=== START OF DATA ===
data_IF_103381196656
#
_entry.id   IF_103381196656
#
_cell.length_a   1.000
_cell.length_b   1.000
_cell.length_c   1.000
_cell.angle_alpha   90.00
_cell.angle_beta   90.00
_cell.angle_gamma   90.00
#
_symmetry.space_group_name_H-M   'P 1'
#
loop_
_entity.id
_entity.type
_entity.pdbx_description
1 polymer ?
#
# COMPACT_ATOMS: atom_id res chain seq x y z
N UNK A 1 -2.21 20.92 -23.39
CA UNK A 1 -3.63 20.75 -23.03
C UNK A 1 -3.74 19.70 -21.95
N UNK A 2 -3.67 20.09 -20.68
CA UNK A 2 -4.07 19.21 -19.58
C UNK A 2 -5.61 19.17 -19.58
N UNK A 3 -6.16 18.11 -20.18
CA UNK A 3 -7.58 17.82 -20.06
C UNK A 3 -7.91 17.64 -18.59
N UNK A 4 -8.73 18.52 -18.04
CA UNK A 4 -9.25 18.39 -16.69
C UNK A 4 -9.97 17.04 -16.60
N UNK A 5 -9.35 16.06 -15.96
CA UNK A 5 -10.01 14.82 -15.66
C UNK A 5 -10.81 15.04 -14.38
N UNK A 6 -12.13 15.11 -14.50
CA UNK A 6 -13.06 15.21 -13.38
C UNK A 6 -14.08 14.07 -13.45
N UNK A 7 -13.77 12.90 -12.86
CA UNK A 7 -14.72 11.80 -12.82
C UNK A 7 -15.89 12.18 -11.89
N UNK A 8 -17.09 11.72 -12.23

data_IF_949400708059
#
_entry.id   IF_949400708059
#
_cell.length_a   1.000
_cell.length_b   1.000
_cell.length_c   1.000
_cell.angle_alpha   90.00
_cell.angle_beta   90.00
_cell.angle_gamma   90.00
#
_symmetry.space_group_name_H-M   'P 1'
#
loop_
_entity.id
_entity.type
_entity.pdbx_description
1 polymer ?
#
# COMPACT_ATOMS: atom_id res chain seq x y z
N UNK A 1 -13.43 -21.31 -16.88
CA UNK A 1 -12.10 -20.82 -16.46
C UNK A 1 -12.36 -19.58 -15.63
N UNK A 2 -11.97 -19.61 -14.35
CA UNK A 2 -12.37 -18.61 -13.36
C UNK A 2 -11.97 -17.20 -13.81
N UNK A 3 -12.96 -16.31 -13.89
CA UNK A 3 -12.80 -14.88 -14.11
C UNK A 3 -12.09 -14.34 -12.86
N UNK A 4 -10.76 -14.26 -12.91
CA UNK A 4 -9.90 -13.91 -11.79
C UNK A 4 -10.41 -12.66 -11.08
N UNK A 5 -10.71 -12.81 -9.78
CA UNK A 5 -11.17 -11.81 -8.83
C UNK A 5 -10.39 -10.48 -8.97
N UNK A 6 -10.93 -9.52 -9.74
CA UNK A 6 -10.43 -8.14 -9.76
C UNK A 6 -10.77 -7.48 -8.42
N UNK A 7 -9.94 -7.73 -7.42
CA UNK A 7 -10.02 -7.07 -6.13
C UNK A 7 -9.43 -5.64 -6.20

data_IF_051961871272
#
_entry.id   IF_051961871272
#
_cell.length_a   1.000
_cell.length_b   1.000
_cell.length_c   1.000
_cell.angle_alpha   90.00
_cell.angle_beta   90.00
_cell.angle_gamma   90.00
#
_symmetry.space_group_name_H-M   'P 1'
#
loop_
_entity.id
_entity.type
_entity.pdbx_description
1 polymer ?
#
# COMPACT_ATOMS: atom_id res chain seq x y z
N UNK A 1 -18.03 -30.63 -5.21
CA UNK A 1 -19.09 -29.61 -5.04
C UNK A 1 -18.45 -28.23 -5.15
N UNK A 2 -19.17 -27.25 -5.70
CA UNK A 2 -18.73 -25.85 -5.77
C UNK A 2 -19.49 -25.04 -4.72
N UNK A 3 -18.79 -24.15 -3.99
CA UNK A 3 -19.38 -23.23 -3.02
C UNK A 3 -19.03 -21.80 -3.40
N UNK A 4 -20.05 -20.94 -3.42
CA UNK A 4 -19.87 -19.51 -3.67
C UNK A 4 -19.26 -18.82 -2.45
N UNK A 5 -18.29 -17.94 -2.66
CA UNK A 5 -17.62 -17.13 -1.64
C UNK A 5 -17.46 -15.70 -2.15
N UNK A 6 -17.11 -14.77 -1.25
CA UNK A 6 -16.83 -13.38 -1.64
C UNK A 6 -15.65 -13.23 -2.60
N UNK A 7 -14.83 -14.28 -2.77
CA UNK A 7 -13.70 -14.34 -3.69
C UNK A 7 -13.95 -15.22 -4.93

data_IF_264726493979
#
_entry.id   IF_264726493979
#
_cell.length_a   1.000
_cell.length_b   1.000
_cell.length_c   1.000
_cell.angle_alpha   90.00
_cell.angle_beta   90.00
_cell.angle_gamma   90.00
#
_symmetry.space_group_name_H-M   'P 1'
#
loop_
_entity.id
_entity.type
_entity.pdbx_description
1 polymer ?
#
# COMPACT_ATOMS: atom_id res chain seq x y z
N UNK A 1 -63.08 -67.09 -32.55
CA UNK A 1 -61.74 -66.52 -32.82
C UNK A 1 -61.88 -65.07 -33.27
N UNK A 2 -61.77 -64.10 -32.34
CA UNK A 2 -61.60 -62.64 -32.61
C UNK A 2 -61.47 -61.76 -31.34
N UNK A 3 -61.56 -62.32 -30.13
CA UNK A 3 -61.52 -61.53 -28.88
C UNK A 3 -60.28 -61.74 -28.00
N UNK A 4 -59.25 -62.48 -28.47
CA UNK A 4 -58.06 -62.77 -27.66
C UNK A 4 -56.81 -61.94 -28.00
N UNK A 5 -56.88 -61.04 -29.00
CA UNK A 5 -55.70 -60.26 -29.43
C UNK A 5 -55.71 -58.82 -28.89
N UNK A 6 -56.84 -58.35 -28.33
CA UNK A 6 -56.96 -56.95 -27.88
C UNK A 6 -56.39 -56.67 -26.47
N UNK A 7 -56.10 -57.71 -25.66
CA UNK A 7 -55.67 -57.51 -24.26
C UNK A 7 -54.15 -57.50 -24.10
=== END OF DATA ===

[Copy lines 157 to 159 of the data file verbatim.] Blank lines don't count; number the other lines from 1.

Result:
N UNK A 5 -56.88 -61.04 -29.00
CA UNK A 5 -55.70 -60.26 -29.43
C UNK A 5 -55.71 -58.82 -28.89